Once settled in the North, migrants did not cut ties with their Southern friends and family. Visits went both ways, and migrants made certain that they presented themselves as not just having done well by moving North, but as unquestionably having made the right decision in doing so.

Ida Mae Brandon Gladney and her family landed in Milwaukee in 1937, having decided to leave their sharecropping world in rural Mississippi after a cousin, Joe Lee, barely survived being beaten with heavy chains by a group of white men who wrongly suspected him of stealing turkeys. The following morning, the missing turkeys turned up, having roosted further afield than usual. The badly battered Joe Lee did not receive even a semblance of an apology, and was never again quite right after the beating. Ida Mae and George Gladney feared the arbitrariness of such encounters, even though the planter they worked for treated them fairly well. 

Moving North required strategic planning and a high level of secrecy in order not to be denied the ability to leave. The Gladneys gradually sold their possessions so as not to raise suspicion and purchased tickets out of a station thirty miles distant, where they would not be recognized. Sheriffs and planters were known to pull would-be migrants off of trains on any justification they could muster. 

Migrants determined their northern destinations by the railroad routes available to them. Those hailing from Mississippi, Arkansas, and Alabama headed north to Chicago and Milwaukee on the Illinois Central Railroad and its feeder lines. The Gladneys first went to Milwaukee where Ida Mae’s sister lived, but then moved to Chicago when jobs proved scarce. George and Ida Mae both eventually found work at the Campbell’s Soup factory. 

George Starling fled for his life from Eustice, Florida, in 1945, riding the Silver Meteor to New York City. With two years of college and several months of wartime labor in Detroit building B-52 cargo planes, Starling had pushed his fellow citrus pickers in the central Florida groves to hold out for higher wages. After several months of this collective bargaining, growers planned to silence Starling. He learned this in the nick of time and headed straight for Harlem, the home of his aunts and the cultural center of the African-American community. He soon landed a job on the north-south railroad line as a porter and was able to bring his family up from Florida to Harlem.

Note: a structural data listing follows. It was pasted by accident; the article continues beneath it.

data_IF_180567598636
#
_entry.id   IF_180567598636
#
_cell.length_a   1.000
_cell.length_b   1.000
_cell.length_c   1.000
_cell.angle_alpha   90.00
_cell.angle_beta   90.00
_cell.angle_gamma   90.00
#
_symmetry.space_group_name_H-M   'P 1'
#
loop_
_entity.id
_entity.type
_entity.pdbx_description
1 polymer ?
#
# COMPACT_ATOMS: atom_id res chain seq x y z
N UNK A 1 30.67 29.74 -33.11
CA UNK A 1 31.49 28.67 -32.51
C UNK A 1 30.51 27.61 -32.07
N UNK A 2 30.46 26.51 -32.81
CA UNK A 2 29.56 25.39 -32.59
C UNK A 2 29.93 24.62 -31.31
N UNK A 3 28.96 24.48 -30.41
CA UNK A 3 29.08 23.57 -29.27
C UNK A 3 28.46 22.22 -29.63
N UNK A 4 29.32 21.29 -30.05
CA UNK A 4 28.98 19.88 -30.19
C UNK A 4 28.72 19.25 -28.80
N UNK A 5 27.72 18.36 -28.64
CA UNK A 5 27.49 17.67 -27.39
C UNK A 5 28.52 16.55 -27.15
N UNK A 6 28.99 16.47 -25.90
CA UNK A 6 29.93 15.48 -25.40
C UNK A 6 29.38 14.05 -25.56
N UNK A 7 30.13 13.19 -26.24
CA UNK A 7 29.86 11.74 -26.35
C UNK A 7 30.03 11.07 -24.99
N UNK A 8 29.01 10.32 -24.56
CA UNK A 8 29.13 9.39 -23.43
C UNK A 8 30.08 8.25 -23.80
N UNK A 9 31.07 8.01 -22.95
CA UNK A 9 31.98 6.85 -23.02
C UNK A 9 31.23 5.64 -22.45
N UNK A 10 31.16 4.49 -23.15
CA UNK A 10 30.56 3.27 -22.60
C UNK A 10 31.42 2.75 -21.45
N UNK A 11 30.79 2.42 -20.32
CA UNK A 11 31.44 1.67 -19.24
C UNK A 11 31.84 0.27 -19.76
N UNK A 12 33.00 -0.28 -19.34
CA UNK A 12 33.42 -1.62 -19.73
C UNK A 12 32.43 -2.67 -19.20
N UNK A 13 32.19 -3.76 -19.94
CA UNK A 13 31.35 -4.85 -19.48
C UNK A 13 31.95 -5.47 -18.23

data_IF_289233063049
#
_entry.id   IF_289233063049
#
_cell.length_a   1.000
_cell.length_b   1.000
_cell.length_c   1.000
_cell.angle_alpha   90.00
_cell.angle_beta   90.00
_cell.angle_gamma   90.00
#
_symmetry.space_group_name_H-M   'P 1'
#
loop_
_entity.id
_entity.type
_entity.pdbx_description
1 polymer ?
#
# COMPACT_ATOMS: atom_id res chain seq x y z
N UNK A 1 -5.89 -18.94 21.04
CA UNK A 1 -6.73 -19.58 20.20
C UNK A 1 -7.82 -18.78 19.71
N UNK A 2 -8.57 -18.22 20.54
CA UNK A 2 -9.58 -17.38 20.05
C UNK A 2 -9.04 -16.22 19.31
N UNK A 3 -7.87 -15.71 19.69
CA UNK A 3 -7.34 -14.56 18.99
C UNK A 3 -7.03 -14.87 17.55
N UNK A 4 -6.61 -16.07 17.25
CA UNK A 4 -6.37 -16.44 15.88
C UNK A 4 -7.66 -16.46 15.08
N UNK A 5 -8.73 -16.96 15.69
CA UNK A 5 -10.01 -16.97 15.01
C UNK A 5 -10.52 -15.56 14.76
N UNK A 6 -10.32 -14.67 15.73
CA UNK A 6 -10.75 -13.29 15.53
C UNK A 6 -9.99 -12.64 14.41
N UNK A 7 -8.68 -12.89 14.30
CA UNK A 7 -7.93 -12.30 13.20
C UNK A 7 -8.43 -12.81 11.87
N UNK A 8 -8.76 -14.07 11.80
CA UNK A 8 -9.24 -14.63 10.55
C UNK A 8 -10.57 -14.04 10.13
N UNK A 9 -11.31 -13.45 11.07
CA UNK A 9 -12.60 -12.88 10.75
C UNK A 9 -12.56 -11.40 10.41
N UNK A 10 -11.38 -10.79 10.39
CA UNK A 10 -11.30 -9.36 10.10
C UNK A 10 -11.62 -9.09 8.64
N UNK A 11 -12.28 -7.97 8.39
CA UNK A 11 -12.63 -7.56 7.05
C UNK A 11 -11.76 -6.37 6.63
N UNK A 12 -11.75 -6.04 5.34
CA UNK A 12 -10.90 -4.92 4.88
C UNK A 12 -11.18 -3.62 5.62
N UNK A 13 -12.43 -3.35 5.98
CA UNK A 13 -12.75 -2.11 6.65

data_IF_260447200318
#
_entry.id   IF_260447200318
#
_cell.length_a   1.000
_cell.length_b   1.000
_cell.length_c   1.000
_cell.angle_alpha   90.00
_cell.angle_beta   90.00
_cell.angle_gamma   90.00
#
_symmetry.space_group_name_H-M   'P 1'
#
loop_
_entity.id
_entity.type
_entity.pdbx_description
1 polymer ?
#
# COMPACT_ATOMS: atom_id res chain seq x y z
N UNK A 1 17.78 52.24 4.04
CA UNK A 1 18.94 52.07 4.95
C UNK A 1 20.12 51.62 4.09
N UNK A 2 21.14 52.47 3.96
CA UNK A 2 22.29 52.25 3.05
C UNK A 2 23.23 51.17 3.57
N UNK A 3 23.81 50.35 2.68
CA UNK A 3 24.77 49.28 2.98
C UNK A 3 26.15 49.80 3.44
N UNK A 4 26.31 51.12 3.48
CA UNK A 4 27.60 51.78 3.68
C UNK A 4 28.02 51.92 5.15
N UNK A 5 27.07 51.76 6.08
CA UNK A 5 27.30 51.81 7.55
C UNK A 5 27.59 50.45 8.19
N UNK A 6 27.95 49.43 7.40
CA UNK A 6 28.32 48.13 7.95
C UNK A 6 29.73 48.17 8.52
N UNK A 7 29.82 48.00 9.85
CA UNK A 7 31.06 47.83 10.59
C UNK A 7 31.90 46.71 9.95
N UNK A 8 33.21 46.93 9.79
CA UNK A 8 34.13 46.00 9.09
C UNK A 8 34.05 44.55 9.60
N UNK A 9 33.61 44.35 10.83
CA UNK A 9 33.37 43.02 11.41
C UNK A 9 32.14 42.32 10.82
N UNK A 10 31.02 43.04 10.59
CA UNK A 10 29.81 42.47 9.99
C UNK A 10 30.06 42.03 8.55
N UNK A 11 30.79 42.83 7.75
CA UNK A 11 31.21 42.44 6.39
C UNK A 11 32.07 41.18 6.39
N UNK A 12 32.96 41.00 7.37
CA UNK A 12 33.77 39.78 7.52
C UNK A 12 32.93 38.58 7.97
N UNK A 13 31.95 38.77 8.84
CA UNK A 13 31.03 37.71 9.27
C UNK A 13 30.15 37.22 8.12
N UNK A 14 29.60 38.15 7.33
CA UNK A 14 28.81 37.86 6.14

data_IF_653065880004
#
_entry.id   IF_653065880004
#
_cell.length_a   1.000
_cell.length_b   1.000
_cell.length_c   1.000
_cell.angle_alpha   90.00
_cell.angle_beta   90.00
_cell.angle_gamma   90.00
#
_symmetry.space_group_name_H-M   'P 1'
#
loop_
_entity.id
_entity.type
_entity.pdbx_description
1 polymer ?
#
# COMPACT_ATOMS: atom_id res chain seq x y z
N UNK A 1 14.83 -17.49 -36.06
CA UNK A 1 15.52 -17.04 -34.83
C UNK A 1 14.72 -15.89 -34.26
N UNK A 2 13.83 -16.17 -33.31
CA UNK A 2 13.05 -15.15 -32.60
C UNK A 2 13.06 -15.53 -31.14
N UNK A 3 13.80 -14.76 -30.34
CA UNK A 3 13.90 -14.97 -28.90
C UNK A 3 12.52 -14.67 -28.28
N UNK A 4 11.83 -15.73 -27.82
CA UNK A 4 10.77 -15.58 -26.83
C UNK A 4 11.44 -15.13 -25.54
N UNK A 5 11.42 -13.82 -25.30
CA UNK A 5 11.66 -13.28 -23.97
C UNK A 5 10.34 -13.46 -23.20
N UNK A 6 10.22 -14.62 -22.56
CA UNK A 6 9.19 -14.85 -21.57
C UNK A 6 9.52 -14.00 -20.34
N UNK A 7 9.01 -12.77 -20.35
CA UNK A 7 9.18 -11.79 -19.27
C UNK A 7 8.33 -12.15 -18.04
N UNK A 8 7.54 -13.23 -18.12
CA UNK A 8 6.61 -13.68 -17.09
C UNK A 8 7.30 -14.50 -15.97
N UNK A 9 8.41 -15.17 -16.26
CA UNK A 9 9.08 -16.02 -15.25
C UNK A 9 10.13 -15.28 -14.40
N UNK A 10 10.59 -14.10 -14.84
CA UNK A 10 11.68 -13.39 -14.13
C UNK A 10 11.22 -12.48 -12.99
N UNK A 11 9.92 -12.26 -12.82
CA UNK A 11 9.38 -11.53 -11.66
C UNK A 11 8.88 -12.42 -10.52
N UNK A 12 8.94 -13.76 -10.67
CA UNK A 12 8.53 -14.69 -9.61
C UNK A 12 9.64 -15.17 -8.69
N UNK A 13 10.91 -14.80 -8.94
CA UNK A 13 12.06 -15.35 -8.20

Working the north-south railroad line proved tricky, as Starling had to accommodate Jim Crow segregation laws upon crossing the Mason-Dixon Line, though he refused to act subservient. A tall man, Starling’s proud carriage rubbed Southern conductors the wrong way, and they sought to punish him. On one occasion, as he was settling an elderly white woman’s luggage into the overhead rack above her, the conductor, who was built like a football lineman, barreled into Starling, knocking him off balance. The porter managed to set down the heavy baggage, but almost fell on the white woman. The conductor’s intentions were clear to all who saw the incident, especially the elderly woman, who wrote a letter to the railroad management company that resulted in a six-month suspension for the conductor. Fearing the repercussions, Starling traded train assignments with a friend. When that friend arrived at the west Florida terminus, a group of armed friends of the conductor was there to meet George Starling. Had he not switched train routes, things may well have ended very badly for him.